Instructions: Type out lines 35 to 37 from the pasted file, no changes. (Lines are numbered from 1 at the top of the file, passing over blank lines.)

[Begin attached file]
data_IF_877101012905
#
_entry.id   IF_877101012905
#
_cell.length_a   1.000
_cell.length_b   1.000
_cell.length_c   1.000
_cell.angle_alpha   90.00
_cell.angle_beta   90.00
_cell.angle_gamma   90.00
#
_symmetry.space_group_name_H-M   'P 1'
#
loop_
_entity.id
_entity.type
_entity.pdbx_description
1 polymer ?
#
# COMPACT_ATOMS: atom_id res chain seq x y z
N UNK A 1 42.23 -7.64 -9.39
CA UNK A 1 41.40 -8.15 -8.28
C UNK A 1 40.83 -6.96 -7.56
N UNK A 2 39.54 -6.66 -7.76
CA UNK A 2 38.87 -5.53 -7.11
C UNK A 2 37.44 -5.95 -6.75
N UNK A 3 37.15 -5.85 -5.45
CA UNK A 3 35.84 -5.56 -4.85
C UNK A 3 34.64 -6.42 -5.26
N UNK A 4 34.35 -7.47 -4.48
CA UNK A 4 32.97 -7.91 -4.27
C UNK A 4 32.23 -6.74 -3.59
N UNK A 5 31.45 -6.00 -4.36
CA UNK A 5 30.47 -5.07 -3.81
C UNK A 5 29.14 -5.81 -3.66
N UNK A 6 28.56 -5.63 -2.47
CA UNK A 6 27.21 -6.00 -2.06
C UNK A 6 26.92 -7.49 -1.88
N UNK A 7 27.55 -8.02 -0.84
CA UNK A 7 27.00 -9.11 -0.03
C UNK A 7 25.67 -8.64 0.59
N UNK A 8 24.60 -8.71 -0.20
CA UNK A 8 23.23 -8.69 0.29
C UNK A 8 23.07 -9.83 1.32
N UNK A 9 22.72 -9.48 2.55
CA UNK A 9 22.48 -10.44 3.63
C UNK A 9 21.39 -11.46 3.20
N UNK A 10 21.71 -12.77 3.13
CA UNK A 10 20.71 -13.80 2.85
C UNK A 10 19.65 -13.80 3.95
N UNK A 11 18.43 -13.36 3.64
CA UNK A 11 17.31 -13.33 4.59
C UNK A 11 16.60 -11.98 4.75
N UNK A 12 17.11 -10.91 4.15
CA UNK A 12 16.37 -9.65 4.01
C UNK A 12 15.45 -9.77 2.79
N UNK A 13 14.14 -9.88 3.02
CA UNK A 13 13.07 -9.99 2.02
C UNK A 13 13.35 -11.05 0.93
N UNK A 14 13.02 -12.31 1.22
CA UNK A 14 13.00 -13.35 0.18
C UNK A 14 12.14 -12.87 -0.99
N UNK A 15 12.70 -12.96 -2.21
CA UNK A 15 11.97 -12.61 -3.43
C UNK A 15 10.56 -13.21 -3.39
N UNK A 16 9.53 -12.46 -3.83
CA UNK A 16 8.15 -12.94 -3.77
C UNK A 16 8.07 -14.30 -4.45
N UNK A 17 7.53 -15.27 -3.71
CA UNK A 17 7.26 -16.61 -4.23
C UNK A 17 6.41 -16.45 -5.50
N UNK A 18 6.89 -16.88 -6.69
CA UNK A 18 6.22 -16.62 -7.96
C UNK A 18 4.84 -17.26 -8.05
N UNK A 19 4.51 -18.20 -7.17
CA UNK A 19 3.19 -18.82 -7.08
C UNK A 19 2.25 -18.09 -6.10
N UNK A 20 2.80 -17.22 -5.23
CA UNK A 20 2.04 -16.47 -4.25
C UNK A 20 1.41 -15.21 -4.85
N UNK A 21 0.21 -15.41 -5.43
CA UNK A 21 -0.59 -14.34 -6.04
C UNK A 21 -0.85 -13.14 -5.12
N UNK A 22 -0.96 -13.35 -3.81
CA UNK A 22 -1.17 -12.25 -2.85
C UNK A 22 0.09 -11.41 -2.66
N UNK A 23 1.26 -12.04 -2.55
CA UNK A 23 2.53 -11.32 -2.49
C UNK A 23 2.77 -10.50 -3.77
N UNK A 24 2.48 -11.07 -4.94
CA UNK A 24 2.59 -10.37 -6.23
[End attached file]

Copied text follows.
C UNK A 5 29.14 -5.81 -3.66
N UNK A 6 28.56 -5.63 -2.47
CA UNK A 6 27.21 -6.00 -2.06